You really do love your peanuts don’t you? You love them so much that you can’t help but roll your eyes and go off on a rant when you’re told to refrain from sending your child to school with PB&J because Sally Sue and Billy Bob could die if they’re exposed to peanuts. That must be really hard on you.
And who do these allergy kids think they are, wanting to hang out with the “normal kids”… your “normal kids”? How ridiculous. I mean what’s the big deal… a few hives, a cough, or in the worst case a trip to the ER? Maybe they have to pop some Benadryl or give themselves a dose of their trusty Epi-pen. I mean seriously, how many kids actually die from these “allergies” anyways?
Then when your kid’s classroom has snack day, it’s almost impossible for you to stick to the peanut free policy. This was you right?
“So i was in trader joes looking at stuff and everything that you could think of to bring in (you know animal cracker type shiz) was peanut free but had the disclaimer ‘may have been used on equipment that had peanuts’. So, wtf does this mean? use it? don’t use it? i just got it anyway, because i did it last year but the teacher never said anything ha. Anyway i don’t know what his new teacher will say. i just feel like, do i have to do handstands finding food if there are NO kids in his actual class with allergies??”
So “no kids” in your son’s classroom actually have allergies? Oh wait, it looks like you clarify this in the comments section of your post…
“Well it’s an across the board ‘no peanut’ rule, so i don’t know if anyone in his class specifically has it (he just started wednesday!). which is my overall point: the general hysteria of allergies seems to span far and wide, when in reality it may just be a few children this impacts (and of course the school would know who!)….”
Momma, it’s quite sad and unfortunate that you’re so ignorant you can’t take a step back and see things for what they are – changing. And you resist this change because you are, let’s see, lazy and selfish. That’s right. God forbid you put yourself in the shoes of the child who has to think about every single ingredient in every food item daily. Or how about the child who is too young to understand ingredients? What about his mom who wakes up daily and asks the good Lord to keep her child safe because, yes, food allergies can kill and they do. How many children need to die for this to become real for you?
Do you realize that 15 million Americans and over 17 million Europeans have a food allergy? Or that 1 in every 13 children under the age of 18 has a food allergy (roughly 2 in every classroom)? Do you know that every 3 minutes a food allergy reaction sends someone to the emergency room? Or that childhood food allergies cost nearly $25 billion every year. Oh, that’s right, you probably don’t read about this stuff because you are too busy with your own problems to care about significant changes in the health of our children and future grandchildren.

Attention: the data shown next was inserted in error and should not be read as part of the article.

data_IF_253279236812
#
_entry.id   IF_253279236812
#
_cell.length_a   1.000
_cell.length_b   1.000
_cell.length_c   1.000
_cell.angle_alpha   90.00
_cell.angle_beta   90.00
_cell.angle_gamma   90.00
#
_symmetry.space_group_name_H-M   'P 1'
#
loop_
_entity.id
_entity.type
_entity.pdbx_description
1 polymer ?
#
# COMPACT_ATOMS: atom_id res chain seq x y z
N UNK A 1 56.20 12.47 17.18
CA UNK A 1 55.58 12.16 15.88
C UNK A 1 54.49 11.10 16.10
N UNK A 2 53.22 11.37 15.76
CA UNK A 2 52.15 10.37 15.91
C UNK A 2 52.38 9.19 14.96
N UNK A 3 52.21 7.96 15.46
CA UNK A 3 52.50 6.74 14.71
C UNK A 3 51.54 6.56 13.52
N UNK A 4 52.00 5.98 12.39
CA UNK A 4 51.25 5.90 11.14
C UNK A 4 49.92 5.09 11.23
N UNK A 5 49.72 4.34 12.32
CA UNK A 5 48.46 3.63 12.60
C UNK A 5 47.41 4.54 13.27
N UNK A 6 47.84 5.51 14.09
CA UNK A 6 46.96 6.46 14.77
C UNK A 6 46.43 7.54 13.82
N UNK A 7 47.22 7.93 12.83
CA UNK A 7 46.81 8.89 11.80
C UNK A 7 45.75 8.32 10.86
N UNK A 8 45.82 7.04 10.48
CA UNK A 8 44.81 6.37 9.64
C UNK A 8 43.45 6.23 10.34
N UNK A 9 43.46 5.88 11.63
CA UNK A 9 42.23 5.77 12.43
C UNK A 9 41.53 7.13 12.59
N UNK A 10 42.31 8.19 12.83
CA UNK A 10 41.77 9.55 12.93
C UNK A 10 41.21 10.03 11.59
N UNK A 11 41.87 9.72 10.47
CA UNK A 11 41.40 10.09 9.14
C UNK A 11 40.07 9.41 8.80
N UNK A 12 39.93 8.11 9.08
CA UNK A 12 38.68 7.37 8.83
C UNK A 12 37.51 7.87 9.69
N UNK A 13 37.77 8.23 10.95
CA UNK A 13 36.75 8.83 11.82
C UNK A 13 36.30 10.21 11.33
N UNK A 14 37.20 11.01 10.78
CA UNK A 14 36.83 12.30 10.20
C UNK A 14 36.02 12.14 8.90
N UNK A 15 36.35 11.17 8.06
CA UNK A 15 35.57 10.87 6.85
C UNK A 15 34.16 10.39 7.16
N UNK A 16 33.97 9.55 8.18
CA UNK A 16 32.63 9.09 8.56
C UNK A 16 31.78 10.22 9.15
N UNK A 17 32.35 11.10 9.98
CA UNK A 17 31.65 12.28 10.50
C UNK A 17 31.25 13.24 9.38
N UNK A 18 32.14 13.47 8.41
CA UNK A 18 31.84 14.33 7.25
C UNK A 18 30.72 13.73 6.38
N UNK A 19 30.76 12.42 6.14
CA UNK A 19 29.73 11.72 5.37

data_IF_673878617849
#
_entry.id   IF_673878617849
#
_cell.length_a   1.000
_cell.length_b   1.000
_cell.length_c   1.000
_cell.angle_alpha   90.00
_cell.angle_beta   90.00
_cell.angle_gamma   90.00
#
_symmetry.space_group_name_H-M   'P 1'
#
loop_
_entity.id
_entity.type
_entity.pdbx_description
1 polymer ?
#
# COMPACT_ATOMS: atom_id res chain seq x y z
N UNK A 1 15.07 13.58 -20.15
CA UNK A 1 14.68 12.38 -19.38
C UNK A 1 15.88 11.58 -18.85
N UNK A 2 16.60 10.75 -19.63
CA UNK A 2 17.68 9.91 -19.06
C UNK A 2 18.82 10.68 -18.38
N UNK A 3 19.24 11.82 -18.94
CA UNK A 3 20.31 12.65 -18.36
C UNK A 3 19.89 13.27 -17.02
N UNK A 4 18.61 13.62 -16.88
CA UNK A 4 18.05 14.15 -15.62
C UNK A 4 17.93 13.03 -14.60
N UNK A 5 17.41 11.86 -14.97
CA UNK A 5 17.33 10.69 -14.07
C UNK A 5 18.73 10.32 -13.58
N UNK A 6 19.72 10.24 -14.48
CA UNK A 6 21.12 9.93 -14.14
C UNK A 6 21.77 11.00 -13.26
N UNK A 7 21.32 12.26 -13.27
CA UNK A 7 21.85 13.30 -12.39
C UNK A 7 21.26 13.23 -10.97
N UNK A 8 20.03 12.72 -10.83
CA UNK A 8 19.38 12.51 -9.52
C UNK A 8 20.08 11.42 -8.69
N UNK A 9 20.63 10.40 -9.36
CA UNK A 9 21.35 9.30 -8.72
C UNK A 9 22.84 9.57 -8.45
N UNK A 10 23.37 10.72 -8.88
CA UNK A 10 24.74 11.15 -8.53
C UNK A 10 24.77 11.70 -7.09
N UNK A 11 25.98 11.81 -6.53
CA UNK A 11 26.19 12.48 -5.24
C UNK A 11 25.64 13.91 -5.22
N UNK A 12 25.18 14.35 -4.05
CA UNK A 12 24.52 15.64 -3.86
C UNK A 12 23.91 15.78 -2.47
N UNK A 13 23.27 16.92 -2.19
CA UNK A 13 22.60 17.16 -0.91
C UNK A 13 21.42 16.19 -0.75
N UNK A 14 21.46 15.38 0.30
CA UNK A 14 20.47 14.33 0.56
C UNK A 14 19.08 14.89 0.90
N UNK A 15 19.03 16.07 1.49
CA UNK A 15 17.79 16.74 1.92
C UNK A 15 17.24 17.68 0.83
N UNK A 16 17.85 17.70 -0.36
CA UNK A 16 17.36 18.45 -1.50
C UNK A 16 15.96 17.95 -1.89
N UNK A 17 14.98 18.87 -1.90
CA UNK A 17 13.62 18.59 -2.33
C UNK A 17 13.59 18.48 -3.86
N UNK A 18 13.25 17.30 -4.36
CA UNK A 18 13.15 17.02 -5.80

HA? Who exactly are you tricking here? The school system or the child with a severe allergy who might just trust that mothers like you are mature and compassionate enough to not knowingly put their life at risk? You sound pretty impressed with your ability to ‘trick the system’. What a class act.
Remember when it was cool to smoke on airplanes? It was the norm, right? That was not too long ago and then state-by-state we decided it wasn’t the brightest move to let people smoke in confined public places because smoking causes cancer and why should innocent bystanders be exposed to carcinogens? I bet you wouldn’t feel so comfortable walking that precious child of yours onto an airplane clambaked with cigarette smoke, right? No, not your sweet child. How could anyone ever put your child in danger? Good thing a few intelligent people pushed back on the smoking population to keep her safe. But food allergies, they’re different, right? I’m sure if your child had them, you would keep your mouth shut, slap her on the bum and let her go to school without a worry. Or maybe you would homeschool her, sure.
It’s time to wake up and realize that it is our maternal duty to protect the current and future generations of children. And with their being a good chance that we (as in we, the elder population) are the cause of these growing allergy cases, it is our responsibility as a society to acknowledge and address the issue so that our children will be safe – especially in their schools – and yes, even if they are not our own children.
Insensitive, peanut-obsessed momma, I wish you and your children good health. I also hope that one day you will have the strength to parent your children with compassion and lead them by example to understand that their peers’ lives are as equally important as their own. I hope you can someday let go and teach them that peanut butter and jelly are material things – things that really mean nothing in the big picture.
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